Before Lane was born, Daddy wrote an article about Captain America that was published in the Orlando Sentinel. Since Civil War opens today, he thought he’d subject even more people to it. He’s a dorky Daddy.
My Word: Longing for Captain America’s Shield
August 8, 2011|By Chad Rouch
With the first big-screen adventure of Captain America opening last month, I thought it was time to dust off an old memory I have of the titular superhero.
During a trip to the mall, when I was about 6 years old, my parents bought me a Mego action figure of Captain America. Sure, it was the size of a Barbie doll, but it was an action figure. It was beautiful, and had an actual cloth suit, not the painted uniforms that adorn modernday action figures.
As children are known to do, my impatience got the better of me, and I unboxed the toy on the car ride home. I was positioned on “the hump” in the middle of the backseat between my two older brothers. Because I’m the youngest, it was my lot in life to always be given the most uncomfortable seat.
Still, the ache in my backside did not deter me from admiring my new treasure, the little shield especially catching my eye. As any fan of the comic book knows, Captain America’s shield is his defining characteristic, like Batman’s utility belt or Wonder Woman’s lasso.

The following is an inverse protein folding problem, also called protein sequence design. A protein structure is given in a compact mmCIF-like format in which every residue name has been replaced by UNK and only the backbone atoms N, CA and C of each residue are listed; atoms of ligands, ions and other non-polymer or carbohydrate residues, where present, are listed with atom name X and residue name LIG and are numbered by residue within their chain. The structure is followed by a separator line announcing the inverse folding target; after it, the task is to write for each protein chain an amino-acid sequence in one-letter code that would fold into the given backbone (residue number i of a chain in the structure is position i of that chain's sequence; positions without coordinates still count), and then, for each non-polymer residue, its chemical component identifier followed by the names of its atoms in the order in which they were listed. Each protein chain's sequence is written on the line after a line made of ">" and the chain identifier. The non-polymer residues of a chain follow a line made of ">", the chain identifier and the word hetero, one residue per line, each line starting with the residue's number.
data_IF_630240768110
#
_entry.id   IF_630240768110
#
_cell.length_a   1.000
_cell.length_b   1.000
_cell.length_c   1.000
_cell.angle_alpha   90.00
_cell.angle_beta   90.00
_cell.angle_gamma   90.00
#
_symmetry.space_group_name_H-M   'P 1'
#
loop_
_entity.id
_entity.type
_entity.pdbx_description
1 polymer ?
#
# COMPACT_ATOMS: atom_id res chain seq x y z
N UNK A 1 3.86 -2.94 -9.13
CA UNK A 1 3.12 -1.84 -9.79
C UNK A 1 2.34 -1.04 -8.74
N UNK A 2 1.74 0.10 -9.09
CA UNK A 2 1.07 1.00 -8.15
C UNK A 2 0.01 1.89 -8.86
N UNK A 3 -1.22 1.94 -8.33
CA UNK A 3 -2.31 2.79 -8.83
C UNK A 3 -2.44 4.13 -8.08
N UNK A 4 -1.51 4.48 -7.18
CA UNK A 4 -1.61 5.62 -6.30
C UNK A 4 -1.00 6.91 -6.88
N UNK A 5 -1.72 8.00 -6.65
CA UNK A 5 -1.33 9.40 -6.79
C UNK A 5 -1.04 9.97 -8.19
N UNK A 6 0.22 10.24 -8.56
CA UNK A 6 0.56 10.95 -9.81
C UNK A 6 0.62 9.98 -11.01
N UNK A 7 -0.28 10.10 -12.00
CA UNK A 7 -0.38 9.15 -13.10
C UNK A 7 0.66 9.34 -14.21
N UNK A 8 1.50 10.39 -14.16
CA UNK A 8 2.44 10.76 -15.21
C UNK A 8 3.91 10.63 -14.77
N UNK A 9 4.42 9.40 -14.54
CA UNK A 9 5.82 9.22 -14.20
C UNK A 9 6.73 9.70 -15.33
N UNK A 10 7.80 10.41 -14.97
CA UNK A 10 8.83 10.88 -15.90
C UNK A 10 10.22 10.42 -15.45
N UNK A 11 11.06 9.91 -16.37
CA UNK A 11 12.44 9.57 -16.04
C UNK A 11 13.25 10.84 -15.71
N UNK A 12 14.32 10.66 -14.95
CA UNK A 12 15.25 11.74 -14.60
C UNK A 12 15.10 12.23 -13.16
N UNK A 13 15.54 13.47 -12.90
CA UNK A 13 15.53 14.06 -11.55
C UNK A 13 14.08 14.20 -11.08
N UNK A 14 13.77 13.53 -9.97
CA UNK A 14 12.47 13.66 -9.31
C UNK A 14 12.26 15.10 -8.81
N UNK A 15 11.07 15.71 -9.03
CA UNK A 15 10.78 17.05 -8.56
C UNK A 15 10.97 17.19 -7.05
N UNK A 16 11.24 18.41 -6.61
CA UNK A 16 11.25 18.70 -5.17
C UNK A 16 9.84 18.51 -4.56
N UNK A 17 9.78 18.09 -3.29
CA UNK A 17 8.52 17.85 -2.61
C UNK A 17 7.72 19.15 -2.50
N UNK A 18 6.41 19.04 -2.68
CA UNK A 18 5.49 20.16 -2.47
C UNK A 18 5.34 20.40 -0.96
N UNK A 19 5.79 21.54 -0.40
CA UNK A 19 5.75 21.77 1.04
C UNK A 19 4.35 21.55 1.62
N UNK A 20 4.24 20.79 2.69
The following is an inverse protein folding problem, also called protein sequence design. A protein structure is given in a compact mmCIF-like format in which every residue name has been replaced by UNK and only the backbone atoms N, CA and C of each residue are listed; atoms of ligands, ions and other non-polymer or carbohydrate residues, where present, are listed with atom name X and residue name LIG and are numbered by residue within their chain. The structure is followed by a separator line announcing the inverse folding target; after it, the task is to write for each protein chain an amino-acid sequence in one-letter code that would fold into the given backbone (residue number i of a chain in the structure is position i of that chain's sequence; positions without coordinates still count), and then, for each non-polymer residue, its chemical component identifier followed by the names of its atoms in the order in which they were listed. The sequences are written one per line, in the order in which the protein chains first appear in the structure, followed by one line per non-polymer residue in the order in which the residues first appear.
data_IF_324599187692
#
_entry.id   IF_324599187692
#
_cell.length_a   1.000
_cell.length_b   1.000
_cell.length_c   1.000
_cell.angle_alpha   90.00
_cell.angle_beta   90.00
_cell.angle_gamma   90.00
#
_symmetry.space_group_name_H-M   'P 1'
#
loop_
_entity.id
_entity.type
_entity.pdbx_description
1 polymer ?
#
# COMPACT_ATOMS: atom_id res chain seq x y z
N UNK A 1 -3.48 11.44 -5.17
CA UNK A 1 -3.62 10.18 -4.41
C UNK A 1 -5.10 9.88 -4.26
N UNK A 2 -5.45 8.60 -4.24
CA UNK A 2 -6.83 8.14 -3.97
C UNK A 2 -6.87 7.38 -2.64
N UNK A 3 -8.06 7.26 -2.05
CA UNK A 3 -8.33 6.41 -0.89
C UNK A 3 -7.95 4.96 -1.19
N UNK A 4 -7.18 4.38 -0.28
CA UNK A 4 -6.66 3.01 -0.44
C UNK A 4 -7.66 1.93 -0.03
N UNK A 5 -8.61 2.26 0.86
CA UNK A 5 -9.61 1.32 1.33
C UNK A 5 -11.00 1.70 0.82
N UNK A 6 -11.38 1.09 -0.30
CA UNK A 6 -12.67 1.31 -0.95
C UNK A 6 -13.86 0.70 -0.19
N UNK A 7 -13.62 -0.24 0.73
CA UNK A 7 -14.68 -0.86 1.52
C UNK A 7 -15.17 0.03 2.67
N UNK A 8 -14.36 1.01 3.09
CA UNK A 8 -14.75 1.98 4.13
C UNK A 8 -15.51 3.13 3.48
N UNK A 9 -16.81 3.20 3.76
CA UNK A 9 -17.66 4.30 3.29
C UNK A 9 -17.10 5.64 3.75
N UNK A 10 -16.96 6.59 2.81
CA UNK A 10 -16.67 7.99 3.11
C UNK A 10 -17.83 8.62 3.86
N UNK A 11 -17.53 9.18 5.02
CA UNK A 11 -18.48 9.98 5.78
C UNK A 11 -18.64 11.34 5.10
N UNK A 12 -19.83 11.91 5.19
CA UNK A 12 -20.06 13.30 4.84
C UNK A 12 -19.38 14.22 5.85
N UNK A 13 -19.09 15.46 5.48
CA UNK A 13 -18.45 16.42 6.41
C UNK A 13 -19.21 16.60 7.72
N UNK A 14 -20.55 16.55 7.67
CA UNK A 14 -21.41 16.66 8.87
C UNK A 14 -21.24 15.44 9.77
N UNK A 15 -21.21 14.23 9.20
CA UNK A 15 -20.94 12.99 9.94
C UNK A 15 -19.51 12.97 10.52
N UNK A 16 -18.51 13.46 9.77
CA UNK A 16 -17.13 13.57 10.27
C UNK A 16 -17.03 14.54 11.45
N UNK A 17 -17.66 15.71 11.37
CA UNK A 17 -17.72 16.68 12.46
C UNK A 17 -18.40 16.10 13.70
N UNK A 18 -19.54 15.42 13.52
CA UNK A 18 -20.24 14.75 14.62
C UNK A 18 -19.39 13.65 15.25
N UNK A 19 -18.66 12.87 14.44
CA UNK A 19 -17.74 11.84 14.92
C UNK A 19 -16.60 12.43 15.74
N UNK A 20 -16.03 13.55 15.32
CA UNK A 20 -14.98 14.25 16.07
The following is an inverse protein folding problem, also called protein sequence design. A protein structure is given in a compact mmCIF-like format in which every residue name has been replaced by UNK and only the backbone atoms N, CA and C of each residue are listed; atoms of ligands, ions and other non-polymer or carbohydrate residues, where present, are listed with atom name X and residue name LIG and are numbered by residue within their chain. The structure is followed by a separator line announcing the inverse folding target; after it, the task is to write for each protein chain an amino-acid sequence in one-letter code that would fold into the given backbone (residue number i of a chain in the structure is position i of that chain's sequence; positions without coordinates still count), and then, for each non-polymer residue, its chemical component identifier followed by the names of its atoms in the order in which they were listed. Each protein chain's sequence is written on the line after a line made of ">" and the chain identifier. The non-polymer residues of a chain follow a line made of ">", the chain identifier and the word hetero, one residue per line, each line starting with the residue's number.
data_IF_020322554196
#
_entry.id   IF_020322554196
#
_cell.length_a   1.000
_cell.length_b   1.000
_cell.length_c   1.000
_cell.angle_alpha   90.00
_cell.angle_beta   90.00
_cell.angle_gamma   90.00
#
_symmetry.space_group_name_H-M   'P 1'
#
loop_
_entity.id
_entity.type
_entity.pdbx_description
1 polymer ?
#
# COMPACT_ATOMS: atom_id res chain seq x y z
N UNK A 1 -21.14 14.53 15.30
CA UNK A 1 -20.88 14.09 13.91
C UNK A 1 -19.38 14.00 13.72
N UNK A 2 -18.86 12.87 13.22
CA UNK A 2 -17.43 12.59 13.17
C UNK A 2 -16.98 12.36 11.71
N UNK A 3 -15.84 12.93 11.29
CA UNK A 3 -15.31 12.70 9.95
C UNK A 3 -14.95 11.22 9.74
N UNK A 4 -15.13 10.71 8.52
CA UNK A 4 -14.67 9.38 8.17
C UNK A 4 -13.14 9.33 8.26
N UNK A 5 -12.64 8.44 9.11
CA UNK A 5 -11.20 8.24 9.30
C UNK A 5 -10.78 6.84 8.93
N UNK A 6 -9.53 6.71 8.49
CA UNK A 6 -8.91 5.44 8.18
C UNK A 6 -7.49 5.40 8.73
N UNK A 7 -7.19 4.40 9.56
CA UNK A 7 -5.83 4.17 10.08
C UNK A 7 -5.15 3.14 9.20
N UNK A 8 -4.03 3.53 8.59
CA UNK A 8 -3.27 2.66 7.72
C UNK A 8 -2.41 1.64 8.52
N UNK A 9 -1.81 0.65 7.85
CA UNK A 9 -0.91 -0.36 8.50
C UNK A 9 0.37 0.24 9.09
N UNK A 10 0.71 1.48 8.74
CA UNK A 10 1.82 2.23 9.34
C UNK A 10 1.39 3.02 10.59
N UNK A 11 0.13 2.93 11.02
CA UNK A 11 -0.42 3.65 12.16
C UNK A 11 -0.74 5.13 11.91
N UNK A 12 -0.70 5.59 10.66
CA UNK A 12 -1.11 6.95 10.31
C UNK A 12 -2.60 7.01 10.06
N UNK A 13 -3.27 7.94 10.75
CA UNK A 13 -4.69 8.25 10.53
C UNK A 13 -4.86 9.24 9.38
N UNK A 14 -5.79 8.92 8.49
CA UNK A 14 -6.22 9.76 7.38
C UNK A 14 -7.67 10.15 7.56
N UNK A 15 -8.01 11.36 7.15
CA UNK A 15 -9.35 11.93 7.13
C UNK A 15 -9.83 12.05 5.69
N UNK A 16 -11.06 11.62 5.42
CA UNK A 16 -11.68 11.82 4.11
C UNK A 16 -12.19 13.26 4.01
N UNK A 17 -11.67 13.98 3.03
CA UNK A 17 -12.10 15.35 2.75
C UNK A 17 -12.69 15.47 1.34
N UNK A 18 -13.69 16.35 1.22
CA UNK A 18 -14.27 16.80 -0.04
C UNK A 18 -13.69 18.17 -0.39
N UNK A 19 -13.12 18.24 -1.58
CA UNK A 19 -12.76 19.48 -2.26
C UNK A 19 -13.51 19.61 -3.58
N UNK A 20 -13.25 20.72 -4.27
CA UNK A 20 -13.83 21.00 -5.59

The shield also caught the eye of my older brother. He asked if he could see it, and I assumed he was well aware of its significance and power. But, as older brothers are wont to do, he thought it would be funny to toss it right out the window — which he promptly did, somewhere along State Rroad 436.
The shock and horror in my eyes must have immediately registered as he quickly surmised this was not as funny as he had imagined it would be. To his credit, he did try to calm my hysterical tears by offering to craft a new shield for me. When we got home, he went out to our father’s workbench to try and make it out of wood. Alas, the carpentry skills of a 9-year-old could not replace my beloved toy’s accessory. After all, wood was hardly a substitute for the mixture of adamantium and vibranium that I was sure my tiny toy shield was actually made of.
Captain America still had his super strength and agility, but when I played, he was always in search of his shield, probably stolen by the horrifically evil Red Skull. It was just not the same without it.
Now, whenever I watch an episode of Stephen Colbert and see his replica Captain America shield hanging on his wall, I still long for my lost toy. Maybe one day a road crew will excavate the tiny toy. I imagine it’s still in pristine shape. After all, it’s made of vibranium.
(c) The Orlando Sentinel